It wasn’t practical to do the whole edit on the Avid because (a) hard drives big enough to store all the media for a film at full rez weren’t really available at that time, and (b) the Avid system was hellishly expensive and therefore time on it was charged at a premium rate.

As I edited the Integr8 BTS on Final Cut Pro, I believed I was using an off-line system similar to the Optima. The images displayed in the Viewer and Canvas were certainly blocky and posterised. But when I recorded the finished edit back to tape, I couldn’t quite believe what I was seeing. Peering through the viewfinder of the Mini-DV camera which I was using as a recording deck, I was astonished to see the programme playing at the exact same quality it had been shot at. This little G3 and the relatively affordable app on it were a complete, professional quality editing system.

I looked across the office to the sign on the Avid suite’s door. It might as well have read: “DINOSAUR”.

Within a few months I had invested in my own Mac – a G4, no less – and was using FCP regularly. The next year I used it to cut my first feature, The Beacon, and three more feature-length projects followed in the years after that, along with countless shorts and corporates. Using FCP became second nature to me, with the keyboard shortcuts hard-wired into my reflexes.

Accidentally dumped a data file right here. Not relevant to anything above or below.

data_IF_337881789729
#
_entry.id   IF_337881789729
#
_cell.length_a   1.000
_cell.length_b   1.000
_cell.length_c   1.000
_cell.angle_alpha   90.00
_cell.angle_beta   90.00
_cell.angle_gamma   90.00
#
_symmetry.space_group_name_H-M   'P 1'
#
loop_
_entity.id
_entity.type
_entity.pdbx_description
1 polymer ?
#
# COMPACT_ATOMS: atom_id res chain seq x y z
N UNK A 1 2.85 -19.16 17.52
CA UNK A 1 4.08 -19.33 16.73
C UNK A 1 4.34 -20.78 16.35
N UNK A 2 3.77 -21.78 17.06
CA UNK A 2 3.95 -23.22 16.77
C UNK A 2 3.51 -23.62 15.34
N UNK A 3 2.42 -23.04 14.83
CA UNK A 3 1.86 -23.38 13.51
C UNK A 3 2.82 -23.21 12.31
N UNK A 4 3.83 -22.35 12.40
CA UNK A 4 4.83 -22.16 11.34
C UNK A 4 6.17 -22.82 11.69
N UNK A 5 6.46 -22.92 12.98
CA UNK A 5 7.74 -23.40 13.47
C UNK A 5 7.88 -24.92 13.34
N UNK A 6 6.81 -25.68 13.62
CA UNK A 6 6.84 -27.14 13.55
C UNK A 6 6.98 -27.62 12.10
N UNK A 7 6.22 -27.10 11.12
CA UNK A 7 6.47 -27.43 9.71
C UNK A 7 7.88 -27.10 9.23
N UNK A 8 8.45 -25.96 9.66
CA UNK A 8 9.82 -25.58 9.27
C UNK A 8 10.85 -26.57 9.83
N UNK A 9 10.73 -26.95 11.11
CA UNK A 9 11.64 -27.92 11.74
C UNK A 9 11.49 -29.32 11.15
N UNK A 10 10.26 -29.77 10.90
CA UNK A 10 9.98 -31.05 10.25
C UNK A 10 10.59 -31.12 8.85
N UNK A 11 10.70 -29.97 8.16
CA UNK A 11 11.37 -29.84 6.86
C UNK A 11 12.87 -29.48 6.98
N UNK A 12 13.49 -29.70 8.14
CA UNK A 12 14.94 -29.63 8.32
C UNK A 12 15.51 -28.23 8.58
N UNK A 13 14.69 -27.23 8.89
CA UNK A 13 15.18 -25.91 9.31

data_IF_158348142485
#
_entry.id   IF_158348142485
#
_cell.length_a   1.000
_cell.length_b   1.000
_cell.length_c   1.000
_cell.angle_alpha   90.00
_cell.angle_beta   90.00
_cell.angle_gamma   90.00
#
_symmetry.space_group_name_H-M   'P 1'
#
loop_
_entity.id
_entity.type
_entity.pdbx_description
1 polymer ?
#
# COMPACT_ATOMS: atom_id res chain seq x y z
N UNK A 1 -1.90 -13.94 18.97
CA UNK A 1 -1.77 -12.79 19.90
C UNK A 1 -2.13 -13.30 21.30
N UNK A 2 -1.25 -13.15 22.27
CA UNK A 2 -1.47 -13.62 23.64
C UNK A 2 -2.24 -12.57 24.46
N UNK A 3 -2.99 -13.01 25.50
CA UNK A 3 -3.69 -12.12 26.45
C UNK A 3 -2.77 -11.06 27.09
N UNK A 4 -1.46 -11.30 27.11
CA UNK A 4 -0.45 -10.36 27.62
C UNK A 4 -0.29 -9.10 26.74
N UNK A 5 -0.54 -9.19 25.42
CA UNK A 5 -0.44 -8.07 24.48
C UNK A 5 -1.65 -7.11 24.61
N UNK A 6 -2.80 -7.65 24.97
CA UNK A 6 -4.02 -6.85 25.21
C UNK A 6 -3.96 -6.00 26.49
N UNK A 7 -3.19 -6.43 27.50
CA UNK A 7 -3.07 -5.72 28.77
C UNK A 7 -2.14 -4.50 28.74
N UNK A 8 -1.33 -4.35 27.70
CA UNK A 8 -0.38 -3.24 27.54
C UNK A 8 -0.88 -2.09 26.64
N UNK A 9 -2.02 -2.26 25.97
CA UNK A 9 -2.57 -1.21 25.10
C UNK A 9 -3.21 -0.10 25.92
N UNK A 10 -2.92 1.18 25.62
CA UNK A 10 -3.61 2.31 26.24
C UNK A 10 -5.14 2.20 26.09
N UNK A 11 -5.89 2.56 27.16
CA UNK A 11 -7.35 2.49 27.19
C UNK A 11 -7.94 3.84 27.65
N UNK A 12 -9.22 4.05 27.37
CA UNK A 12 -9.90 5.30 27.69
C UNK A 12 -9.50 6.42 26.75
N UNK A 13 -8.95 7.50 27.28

And it wasn’t just me. Final Cut became ubiquitous in the no-/low-budget sector. Did it have its flaws? Definitely. It crashed more often than Richard Hammond. I can think of no other piece of software I’ve screamed so much at (with the exception of a horrific early desktop publishing app which I masochistically used to create some Media Studies GCSE coursework).

And of course Apple shat all over themselves in 2011 when they released the much-reviled Final Cut X, causing many loyal users to jump ship. I stayed well away from the abomination, sticking with the old FCP 7 until I officially quit editing in 2014, and continuing to use it for personal projects long after that.